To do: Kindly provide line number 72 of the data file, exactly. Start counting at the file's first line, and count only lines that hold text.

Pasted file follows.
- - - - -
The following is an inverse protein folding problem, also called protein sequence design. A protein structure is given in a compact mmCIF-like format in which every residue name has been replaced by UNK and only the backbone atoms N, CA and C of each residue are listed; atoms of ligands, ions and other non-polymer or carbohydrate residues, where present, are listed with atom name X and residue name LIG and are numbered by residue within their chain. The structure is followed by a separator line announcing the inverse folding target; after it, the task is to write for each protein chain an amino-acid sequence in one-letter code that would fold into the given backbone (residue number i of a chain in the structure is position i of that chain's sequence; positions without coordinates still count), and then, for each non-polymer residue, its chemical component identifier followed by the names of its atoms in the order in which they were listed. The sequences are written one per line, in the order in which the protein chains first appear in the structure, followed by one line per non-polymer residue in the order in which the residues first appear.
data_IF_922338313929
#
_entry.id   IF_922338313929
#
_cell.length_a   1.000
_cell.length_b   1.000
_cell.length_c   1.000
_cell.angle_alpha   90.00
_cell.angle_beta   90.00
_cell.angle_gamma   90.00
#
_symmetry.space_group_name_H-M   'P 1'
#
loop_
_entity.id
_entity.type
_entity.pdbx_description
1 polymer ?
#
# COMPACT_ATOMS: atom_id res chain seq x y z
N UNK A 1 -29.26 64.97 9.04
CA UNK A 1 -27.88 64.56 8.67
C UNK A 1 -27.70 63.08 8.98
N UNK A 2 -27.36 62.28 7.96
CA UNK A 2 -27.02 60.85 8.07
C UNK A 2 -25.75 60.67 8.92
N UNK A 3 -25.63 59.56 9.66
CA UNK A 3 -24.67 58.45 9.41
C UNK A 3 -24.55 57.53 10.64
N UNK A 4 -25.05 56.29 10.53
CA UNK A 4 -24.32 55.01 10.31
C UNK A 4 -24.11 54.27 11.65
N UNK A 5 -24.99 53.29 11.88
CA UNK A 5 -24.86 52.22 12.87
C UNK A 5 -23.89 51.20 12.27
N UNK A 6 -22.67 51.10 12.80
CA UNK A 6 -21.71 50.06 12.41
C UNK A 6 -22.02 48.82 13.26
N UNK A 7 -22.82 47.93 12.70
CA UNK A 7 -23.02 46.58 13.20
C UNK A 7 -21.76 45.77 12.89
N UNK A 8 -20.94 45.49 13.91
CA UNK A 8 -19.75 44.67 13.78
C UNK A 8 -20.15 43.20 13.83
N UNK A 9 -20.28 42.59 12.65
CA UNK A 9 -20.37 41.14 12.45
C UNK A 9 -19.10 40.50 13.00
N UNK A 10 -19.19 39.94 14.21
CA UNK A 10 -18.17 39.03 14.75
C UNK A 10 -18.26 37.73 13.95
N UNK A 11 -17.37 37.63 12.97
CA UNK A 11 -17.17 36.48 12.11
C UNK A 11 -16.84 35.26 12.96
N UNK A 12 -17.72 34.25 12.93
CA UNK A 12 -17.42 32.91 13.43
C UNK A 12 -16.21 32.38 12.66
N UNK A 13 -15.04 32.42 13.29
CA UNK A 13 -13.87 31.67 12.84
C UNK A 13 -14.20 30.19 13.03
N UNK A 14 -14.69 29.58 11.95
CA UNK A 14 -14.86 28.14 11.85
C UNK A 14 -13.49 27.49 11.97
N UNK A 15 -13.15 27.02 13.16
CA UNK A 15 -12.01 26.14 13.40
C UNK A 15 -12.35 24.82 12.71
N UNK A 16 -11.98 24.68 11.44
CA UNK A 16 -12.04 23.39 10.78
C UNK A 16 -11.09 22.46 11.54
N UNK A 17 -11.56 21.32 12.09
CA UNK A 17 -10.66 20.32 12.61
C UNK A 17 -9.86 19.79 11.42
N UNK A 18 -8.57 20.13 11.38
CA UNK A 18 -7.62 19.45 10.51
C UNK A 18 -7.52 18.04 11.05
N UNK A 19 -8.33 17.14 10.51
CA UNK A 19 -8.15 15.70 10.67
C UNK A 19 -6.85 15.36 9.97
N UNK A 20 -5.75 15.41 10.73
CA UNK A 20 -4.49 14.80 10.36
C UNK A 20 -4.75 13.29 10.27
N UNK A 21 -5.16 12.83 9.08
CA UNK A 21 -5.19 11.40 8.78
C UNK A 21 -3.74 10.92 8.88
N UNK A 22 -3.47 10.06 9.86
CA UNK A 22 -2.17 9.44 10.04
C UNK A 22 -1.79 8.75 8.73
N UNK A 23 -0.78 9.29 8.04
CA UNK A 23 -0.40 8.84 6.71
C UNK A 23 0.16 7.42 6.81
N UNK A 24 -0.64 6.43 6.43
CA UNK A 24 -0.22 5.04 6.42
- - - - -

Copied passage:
C UNK A 17 -9.86 19.79 11.42